- Environment experts have written to garden retailers challenging them to end the sale of peat-based compost ahead of global climate and nature talks this year.
- The government aims for the entire English horticultural sector to be peat free by 2030
In a letter to major retailers, 27 environmental charities are warning that sales of peat-based compost are damaging nature and contributing to climate change, and should be ended within the next 12 months. They are challenging businesses to play their part in protecting wildlife and our climate by committing this summer to ending peat-compost sales before the UK-hosted global climate talks this November.
In 2011 the Government set voluntary targets for retailers to end sales of peat-compost to the public by 2020, but 10 years on retailers are still failing to act. In 2019 peat still made up over 40% by volume of the growing media sold in the retail sector, a huge volume of UK compost sales with the amateur gardening sector making up c.70% of horticultural peat use.
The following 18 retailers, to whom the charities have written, have not yet committed to ending sales of this damaging product within 2021:
- B&Q (plan to be peat-compost free from some point in 2023)
- Dobbies (plan to be peat-compost free from some point in 2022)
- British Garden Centres
- Wyevale Garden Centres
- Blue Diamond
- Klondyke & Strikes Garden Centres
- Wickes (plan to be peat-compost free from some point in 2025)
Craig Bennett, Chief Executive of The Wildlife Trusts, said: “If garden retailers are serious about their responsibility to tackle climate change, they will stop selling peat compost right now. There is no time left to spare and there are no excuses left to stall with.
“The Wildlife Trusts’ petition proves there is huge public support for a ban on the sale of these planet-destroying peat products. We challenge retailers to be ambitious and step up to the challenge as soon as possible - rather than waiting until they are forced by the Government to stop sales of this outdated and unnecessary product.”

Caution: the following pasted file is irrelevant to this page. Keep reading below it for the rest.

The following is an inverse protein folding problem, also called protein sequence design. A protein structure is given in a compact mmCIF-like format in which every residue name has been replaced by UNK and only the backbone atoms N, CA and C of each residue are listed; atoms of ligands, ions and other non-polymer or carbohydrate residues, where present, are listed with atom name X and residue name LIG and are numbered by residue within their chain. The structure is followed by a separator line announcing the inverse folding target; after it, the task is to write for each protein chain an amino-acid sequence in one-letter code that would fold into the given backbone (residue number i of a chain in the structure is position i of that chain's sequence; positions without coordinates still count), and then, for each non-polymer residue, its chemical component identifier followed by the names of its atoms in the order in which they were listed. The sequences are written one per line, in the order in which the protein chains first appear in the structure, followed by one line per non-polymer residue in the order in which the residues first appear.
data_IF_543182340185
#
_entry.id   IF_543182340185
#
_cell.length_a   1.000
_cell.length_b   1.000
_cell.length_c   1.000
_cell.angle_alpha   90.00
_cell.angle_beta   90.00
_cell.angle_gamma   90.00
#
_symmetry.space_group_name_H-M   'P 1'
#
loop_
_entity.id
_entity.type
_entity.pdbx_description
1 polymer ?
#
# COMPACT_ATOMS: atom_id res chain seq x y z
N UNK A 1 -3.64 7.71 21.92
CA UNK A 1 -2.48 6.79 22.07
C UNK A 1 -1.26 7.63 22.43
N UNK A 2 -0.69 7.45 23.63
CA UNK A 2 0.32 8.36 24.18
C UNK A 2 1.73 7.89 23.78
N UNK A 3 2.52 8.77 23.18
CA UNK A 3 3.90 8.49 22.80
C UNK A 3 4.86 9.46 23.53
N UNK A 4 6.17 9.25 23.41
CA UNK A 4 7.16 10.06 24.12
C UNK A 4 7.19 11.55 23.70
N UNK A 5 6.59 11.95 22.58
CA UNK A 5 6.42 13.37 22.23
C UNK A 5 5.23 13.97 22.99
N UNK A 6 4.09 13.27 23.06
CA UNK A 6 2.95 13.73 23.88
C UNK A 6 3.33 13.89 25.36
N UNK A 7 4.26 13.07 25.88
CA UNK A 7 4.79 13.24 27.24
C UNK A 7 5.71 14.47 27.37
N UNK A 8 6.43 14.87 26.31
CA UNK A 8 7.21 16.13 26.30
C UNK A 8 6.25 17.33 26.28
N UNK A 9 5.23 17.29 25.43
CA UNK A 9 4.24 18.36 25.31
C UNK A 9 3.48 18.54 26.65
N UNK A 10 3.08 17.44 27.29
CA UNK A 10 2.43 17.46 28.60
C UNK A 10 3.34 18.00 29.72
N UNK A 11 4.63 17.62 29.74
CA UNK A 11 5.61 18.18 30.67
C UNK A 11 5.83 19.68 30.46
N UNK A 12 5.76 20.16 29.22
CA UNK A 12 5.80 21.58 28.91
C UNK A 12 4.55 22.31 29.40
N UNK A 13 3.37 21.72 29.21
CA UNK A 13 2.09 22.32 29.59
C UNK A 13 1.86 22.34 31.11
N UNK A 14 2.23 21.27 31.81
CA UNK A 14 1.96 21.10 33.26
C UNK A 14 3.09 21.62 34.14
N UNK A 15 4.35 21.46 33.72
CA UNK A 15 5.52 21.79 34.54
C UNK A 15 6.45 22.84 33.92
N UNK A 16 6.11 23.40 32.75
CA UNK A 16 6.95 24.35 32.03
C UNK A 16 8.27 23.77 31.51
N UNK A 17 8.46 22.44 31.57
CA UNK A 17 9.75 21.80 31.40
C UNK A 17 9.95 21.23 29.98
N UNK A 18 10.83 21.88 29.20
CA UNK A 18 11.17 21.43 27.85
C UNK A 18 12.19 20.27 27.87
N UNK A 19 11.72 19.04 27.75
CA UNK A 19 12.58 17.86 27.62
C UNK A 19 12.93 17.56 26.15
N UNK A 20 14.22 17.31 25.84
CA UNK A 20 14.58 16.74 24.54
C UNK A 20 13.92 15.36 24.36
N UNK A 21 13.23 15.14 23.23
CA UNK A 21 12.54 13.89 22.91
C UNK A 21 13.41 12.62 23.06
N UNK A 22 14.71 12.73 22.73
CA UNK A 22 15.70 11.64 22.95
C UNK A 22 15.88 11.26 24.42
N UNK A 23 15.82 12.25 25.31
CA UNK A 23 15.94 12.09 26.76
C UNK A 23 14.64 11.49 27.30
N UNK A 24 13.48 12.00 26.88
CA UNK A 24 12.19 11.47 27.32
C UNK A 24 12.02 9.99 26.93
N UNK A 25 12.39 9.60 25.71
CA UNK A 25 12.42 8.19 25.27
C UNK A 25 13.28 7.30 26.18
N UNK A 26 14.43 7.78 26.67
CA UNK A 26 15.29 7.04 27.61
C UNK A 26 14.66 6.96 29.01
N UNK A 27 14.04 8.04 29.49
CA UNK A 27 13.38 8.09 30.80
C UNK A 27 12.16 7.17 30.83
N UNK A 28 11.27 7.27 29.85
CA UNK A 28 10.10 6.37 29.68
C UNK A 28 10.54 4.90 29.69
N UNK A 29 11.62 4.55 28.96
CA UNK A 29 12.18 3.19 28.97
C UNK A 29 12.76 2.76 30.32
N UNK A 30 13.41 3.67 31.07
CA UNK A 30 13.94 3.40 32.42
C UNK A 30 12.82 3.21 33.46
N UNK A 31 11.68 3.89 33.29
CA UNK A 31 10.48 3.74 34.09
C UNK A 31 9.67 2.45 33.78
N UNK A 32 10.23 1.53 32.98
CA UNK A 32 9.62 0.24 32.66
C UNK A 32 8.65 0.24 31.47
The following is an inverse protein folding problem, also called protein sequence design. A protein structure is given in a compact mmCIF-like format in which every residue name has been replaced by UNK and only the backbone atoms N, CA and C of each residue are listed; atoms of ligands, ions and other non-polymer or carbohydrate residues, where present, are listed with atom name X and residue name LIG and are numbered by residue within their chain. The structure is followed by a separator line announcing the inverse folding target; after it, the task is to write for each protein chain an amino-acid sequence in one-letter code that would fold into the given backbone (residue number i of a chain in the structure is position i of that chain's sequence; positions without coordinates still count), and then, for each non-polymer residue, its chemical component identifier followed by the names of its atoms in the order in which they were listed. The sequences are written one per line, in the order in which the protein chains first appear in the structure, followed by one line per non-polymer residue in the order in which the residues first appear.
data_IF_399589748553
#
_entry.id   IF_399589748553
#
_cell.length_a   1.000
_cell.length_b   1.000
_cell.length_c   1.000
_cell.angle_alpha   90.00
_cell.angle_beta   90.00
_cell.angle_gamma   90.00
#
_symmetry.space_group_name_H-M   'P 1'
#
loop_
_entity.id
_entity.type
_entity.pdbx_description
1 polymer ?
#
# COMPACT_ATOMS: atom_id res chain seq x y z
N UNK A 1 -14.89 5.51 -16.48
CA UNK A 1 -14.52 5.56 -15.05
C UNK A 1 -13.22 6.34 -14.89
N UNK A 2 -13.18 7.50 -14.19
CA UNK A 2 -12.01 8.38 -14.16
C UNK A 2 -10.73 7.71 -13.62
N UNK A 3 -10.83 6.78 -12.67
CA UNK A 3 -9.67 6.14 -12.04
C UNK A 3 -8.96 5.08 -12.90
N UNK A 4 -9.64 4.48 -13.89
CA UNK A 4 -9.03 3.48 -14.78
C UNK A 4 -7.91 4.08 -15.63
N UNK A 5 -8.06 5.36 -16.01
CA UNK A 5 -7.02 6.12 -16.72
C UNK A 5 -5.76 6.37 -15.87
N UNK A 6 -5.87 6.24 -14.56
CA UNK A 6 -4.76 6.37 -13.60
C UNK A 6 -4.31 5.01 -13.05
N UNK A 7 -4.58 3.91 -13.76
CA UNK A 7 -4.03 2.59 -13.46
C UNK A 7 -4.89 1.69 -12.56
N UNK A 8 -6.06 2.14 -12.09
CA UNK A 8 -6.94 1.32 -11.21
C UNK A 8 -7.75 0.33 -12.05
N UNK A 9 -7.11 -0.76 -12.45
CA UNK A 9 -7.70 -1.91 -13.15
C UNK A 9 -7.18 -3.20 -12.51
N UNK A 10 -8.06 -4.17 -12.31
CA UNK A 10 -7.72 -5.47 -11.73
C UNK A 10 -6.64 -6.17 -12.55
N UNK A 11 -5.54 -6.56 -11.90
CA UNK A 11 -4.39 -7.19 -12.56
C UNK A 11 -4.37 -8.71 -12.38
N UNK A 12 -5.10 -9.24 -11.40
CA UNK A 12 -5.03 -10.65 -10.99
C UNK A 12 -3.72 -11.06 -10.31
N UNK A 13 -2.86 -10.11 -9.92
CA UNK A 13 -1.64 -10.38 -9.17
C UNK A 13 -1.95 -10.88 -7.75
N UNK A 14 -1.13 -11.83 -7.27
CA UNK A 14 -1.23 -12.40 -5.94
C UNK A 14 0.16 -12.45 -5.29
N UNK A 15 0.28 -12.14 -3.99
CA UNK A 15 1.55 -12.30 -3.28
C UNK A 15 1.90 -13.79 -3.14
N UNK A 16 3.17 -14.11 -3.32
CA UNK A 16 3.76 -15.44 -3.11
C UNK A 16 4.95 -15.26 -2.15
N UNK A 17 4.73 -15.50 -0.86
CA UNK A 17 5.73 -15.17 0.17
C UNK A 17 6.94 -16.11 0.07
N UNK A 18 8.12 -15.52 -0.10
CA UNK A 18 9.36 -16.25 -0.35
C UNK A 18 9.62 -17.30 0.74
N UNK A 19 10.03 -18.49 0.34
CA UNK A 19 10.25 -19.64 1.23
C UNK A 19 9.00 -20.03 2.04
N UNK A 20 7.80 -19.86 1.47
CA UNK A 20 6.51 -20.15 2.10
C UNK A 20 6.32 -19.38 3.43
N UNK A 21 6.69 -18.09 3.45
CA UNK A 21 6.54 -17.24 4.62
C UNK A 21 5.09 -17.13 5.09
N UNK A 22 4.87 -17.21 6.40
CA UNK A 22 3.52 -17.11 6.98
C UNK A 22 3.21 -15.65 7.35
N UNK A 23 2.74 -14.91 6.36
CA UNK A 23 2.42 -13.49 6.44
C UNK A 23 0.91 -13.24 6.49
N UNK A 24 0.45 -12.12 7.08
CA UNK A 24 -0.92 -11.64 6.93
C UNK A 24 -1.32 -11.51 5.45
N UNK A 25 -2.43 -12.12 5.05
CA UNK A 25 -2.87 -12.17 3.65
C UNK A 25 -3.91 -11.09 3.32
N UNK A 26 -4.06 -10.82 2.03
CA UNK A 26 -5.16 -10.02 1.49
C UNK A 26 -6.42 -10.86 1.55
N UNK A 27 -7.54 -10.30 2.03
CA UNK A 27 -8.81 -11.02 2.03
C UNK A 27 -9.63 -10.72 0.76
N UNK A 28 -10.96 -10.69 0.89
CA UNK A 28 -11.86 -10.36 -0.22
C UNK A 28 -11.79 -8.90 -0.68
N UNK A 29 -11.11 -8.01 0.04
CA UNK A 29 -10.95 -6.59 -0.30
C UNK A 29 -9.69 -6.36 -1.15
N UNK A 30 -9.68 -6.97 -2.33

Jenny Hawley, Plantlife’s Policy Manager, said: “Garden retailers should lead the way in ditching ‘dirty’ peat in favour of greener, peat-free gardening. Healthy peatlands are irreplaceable carbon stores and precious havens for a superb variety of mosses and wildflowers such as bog asphodel, cuckooflower, marsh saxifrage and sundews. Yet commercial extraction can destroy over 500 years’ worth of peat growth in a single year. If we’re to get serious about tackling the climate and nature emergency, we must keep peat in the ground, not the growbag.”
Martin Spencer, Co-op’s Buyer for Home and Leisure, said: “We want to make it easier for our Members, customers and communities to make small changes in their everyday lives which, together, add up to making a big difference to our environment. We are committed to reducing the environmental impact of our products, and we now only sell peat-free bagged compost in our stores as we continue to work to look for new and collaborative ways of working to reduce greenhouse gas emissions – something which is imperative if we are to have a healthy, sustainable natural environment to pass on to future generations.”
There is huge public support for ending the sale of peat-based compost with a recent petition from the Wildlife Trusts attracting 30,000 signatures. YouGov research for Wildlife and Countryside Link in January revealed that most British consumers want to see peat-based compost banned. Only 5% oppose the banning of peat-based compost, with 47% supportive, 22% neutral and 26% unsure. Over 65s are most supportive with almost 6 in 10 (59%) backing a ban (this is important to note as 65-74 year-olds also have the highest spend on gardening products).
Peatlands are the most carbon-dense land-based habitats in the world, and the UK’s biggest carbon sink. But damage to our peatlands from horticulture, farming and forestry practices is causing the release of an estimated 23 million tonnes of carbon every year from UK peatlands, making it vital to restore and protect our peatlands as part of UK action on climate change. Peatlands are also unique habitats home to rare wildlife like the golden plover, hen harrier and large heath and swallowtail butterflies. Protecting our peatlands protects the homes of our most vulnerable birds, butterflies, plants and other wildlife.
Alternatives to peat-based compost are increasingly available to retailers, including coir dust (from coconut husks), wood fibre and bar, and many gardeners can also make their own high-quality compost at home. The Government committed in its recent Peat Action Plan to consult in 2021 on legislation to ban peat-based compost measures, but retailers can, and should, commit to ending peat compost sales before they are required to by law.